25 May 2011
New Delhi, India
According to Lancet magazine, between 1980–2010, millions of girls were aborted by well–to–do parents wanting boy child
Selective abortions of girls are estimated to be between 4.2 and 12.1 million over the three decades from 1980 to 2010, as per the research findings that are to be published in the upcoming issue of prestigious Lancet magazine. Parents are going for abortion of the second girl child to ensure that at least one child in the family be a boy.
The study claimed selective abortion not only increased in the last few decades but gender imbalance travelled to east and south from the "traditional hot spots" in north India.
"Most of India’s population now live in states where selective abortion is common," lead author Prabhat Jha from University of Toronto told reporters here.
They analysed census data and 2.5 lakh birth histories from national surveys to estimate differences in girl–boy ratio for second births in families where the firstborn child had been a girl. They found that this girl–boy ratio fell from 906 girls per 1,000 boys in 1990 to 836 in 2005.
"Declines were much greater in mothers with 10 or more years of education than those with no education and in richer households. But if the first child had been a boy, there was no fall in the girl–boy ratio for second child," Jha said.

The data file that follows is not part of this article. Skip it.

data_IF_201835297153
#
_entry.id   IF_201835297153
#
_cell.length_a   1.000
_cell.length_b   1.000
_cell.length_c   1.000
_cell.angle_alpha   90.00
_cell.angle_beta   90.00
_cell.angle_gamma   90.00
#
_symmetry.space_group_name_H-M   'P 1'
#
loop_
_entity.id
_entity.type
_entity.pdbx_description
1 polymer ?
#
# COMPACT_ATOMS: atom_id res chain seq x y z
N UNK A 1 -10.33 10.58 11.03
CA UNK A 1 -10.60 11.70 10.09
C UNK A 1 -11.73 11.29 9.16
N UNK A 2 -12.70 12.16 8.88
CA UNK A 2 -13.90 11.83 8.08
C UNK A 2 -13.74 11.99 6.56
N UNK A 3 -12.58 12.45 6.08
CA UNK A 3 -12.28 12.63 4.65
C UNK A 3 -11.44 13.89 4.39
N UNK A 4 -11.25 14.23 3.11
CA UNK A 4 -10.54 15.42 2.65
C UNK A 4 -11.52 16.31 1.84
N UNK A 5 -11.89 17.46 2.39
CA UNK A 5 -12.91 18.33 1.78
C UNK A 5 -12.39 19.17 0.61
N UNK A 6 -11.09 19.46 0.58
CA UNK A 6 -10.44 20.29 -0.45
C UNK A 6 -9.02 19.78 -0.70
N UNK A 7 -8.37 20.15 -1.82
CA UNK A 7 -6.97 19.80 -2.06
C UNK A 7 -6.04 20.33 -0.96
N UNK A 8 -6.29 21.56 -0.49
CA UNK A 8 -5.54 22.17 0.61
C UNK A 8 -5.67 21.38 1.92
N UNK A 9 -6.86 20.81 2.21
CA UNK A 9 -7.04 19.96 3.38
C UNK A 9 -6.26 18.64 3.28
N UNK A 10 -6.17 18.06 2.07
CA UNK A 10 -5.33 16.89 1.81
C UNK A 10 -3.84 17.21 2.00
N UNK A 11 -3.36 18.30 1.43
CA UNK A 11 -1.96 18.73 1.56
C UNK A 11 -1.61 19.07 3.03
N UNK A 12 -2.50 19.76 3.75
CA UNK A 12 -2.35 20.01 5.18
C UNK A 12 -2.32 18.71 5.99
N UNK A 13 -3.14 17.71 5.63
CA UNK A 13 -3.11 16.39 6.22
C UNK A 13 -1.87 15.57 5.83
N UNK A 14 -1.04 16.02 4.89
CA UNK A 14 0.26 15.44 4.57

The article authors said this suggests that selective abortion of female foetuses, usually after a first–born girl, had been more common among rich and educated.
The sex ratio for second order births when the first–born was a girl fell sharply among 20 per cent of the richest households in contrast to poorest 20 per cent, the study said. The estimated number of selective abortions of girls rose from 0–2.0 million in 1980s, to 1.2–4 million in 1990s and 3.1–6.0 million in the 2000s.
The researchers also found that declines in sex ratio over the time, when the first–born was a girl, were slightly greater in urban than in rural areas. Between 2001 and 2011, 72 per cent of India’s 563 districts — for which data was available — showed any decline in the child sex ratio and 49 per cent had decline greater than the national average of 1.4 per cent. Only 28 per cent of districts showed no change or increases.
The 2011 Census revealed about 7.1 million fewer girls than boys aged 0–6 years, a notable increase from the gap of 6.0 million recorded in 2001. The "son preference" has led to an "unusual sex ratio" which is not even common in many African countries, Jha said.
The trend of artificially low sex ratio has also been seen in China, where a one–child norm is in effect, he said. Asked about the figure of 4–12 million selective abortion, which shows a wide range, Jha said the researchers wanted to take a "cautious and conservative approach" though the number appear to be closer to higher side of the range.
The study authors, including Rajesh Kumar from PGIMER Chandigarh and former Delhi Chief Secretary Shailaja Chandra, said better access to ultrasound and other techniques and spending capacity are leading to selective abortions.
The study was carried out by researchers from Centre for Global Health Research, Li Ka Shing Knowledge Institute, Dalla Lana School of Public Health of Toronto University, Post–Graduate Institute of Medical Sciences, Chandigarh and Mumbai– based International Institute of Population Sciences.